In today’s world, most information is available to access. People can agree or disagree with what is being said or written. As the population grows and evolves, so does censorship. What was enhancing a tune or on a tv display has now emerged as banning books and aligning news stations to positive political events. Ray Bradbury wrote Fahrenheit 451 in 1953 but created a world that reflects and exaggerates these precise troubles with censorship. His important individual, Guy Montag, is dwelling in a futuristic society that destroys all styles of literature, puts familial values last, focuses on TV, puts sports over education, and keeps the public busy and distracted instead of really knowing what is going on. All of this is in an attempt to prevent the enlargement of deep conceptual thought. Although Montag works for the government by censoring the publics’ information via burning books, he starts to recognize that censorship has ruined society. Fahrenheit 451 contains many allusions, including historical, mythological, literary, and biblical references. Ray Bradbury uses these allusions to provide a point of reference for how the characters in the book relate to events and literature in order to develop the theme of censorship.
Bradbury indicated that censorship can destroy a society and everyone in it through his allusions. The government has complete control over what is being shown in the community. At the beginning of part 2, Montag goes to talk to Faber about books and what he has read. Faber then goes on to say, “Do you know the legend of Hercules and Antaeus, the giant wrestler, whose strength was so incredible so as long as he stood firmly on the earth? But when he was held, rootless, in mid-air, by Hercules, he perished easily” (Bradbury 79). Bradbury used this allusion to advance the theme that censorship has corrupted this society by eliminating books. The Legend. Hercules went to the garden of Hesperides for golden apples. Antaeus, a Libyan giant who supposedly had invincible strength, challenged Hercules to a wrestling match. Like the hero he was, Hercules accepted. Bradbury uses another allusion to demonstrate how censorship has produced corruption in society. Montag was eating dinner when he sees Mildred come in. In the book, it says “ Mildred ran from the parlor like a native fleeing an eruption of Vesuvius”(Bradbury 89). This is an allusion to the famous volcano that erupted in AD79 destroying the city of Pompeii and all of its residents. In the book, Bradbury uses this allusion to show that Mildred doesn’t was Montag to say anything to her friends about the books he has been reading. She has been brainwashed by the government to follow it without question. Mildred doesn’t agree with what Montag is doing, so she is acting like everything is normal to make sure the women don’t talk to Montag. These two examples assist Bradbury to give an explanation to his audience that censorship destroys society. It can make people lose their lives, switch on their neighbors, or follow blindly without query.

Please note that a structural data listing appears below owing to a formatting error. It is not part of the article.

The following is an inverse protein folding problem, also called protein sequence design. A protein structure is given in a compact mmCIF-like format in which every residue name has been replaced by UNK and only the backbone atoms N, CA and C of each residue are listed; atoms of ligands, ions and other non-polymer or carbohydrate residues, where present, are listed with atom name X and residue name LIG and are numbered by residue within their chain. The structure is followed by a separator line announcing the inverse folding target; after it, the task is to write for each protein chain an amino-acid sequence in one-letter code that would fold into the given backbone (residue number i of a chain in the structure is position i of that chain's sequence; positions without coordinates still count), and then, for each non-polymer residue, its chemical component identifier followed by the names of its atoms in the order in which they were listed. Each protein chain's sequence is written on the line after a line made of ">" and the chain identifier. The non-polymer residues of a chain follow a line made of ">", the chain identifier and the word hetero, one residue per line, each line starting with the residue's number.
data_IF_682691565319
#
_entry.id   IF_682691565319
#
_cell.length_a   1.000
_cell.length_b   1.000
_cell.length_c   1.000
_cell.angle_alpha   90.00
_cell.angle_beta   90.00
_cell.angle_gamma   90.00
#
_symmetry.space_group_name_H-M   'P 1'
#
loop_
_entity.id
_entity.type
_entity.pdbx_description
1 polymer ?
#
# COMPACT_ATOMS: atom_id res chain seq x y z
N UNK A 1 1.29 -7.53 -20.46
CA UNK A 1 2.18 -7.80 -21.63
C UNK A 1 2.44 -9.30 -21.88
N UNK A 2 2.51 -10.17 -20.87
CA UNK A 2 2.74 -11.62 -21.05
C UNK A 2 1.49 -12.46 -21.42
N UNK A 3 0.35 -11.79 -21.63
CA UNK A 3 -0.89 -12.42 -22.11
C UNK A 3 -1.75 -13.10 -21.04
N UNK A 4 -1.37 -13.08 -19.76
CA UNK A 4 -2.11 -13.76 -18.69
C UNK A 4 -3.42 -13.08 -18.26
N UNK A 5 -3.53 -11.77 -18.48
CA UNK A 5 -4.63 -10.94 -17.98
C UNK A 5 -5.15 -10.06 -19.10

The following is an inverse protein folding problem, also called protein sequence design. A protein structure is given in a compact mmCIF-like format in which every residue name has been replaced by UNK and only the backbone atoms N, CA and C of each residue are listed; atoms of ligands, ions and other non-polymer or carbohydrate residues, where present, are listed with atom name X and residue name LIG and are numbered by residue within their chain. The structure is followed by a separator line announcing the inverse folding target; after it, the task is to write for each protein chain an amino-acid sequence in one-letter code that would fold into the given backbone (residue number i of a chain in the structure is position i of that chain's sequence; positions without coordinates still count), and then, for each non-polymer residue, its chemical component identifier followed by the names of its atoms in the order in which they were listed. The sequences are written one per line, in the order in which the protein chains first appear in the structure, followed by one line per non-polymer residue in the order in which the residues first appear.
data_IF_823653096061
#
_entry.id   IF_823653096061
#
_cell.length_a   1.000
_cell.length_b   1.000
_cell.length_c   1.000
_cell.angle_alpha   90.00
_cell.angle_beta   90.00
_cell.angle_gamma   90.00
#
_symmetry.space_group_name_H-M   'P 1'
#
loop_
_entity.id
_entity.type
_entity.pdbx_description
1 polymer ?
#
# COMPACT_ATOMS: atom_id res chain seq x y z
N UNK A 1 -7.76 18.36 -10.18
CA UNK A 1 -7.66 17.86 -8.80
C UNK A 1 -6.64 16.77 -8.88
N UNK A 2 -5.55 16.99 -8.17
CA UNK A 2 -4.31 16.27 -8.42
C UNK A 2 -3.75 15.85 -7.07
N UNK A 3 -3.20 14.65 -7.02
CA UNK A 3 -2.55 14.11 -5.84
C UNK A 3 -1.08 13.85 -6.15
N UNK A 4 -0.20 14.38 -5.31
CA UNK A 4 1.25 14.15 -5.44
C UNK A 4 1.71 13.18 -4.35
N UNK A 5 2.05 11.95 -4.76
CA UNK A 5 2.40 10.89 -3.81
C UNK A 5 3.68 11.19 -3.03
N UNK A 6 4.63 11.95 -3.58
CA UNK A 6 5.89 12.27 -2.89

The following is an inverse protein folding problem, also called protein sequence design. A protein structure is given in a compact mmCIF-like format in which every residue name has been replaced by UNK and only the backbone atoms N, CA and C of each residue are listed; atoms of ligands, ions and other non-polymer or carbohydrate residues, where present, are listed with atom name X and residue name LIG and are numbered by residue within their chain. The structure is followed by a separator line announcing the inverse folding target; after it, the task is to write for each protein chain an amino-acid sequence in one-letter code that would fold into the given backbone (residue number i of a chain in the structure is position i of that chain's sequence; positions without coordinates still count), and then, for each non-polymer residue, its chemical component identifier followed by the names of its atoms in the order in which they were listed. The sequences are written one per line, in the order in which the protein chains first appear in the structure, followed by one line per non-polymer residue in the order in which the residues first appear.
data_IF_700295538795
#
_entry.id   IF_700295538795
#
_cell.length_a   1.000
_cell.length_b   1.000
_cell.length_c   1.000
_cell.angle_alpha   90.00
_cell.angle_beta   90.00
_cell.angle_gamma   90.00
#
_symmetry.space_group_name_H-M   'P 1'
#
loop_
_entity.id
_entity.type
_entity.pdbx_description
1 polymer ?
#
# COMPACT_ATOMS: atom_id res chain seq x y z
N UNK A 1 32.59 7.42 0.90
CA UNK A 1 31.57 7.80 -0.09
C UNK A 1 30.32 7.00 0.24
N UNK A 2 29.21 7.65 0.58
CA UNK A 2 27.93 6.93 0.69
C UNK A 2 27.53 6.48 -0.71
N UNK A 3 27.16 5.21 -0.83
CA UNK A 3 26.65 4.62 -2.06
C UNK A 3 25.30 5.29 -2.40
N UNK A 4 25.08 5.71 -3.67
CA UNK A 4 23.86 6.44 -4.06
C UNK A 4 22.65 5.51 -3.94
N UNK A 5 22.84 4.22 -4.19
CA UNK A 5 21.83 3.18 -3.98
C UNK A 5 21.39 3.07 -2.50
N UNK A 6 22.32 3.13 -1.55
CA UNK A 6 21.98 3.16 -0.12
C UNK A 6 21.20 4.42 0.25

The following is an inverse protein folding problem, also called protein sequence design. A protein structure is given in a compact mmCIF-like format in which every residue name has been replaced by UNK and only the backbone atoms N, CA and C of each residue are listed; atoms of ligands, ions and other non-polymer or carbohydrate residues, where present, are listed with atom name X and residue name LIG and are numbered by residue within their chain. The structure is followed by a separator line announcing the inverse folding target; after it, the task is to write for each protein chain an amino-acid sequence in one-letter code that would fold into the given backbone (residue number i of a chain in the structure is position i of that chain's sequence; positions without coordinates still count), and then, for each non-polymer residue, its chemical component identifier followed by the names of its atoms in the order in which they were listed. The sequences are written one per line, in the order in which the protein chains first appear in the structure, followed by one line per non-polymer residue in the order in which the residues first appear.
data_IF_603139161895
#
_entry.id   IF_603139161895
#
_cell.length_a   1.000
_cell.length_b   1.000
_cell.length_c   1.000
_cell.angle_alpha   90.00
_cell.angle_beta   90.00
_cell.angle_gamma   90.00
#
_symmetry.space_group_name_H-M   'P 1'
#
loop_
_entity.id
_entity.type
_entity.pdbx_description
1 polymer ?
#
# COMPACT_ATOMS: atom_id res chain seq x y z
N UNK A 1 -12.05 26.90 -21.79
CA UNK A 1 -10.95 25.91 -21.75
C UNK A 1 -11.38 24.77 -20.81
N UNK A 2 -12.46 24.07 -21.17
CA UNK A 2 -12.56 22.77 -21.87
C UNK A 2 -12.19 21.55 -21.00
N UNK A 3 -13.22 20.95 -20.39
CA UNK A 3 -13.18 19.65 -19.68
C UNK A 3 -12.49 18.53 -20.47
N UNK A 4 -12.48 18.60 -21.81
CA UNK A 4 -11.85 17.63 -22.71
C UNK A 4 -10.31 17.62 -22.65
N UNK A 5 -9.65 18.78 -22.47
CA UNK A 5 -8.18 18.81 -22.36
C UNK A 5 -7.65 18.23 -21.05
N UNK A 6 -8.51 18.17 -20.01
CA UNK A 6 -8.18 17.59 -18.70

Bradbury uses personification to show how censorship has brainwashed society. Nobody in the community is allowed to have self-thought. When Montag is talking to Clarice, for the first time, she is making him think for himself instead of going along with what the government wants. In the book, it says, “He felt his body divide itself into a hotness and coldness, a softness and hardness, a trembling and not trembling, the two halves grinding one upon the other” (Bradbury 21). This quote shows personification because Montag’s body cannot divide itself in half. It shows how Montag had a second notion about himself when he was speaking to Clarisse. She said when she talks to different people about the actual world they overlook her and carry on but while she talks to Montag, he listens and she thinks it is atypical that he is a fireman and does this. Bradbury uses personification when Montag was sitting on the train. In the text, it states, ' The train radio vomited upon Montag, in retaliation, a great download of music made of tin... ' (Bradbury 75). This quote shows personification because a radio cannot vomit on a person. The quote in the book means that Montag had tons in his head whilst he rode the train to Faber’s residence. He was thinking of the Bible and the words 'Denham's Dentifrice'. Then he heard everything clearly along with the tune of the train playing and the people speaking and additionally what he was saying in his thoughts. Bradbury uses personification to really show how bad society and the people within it are.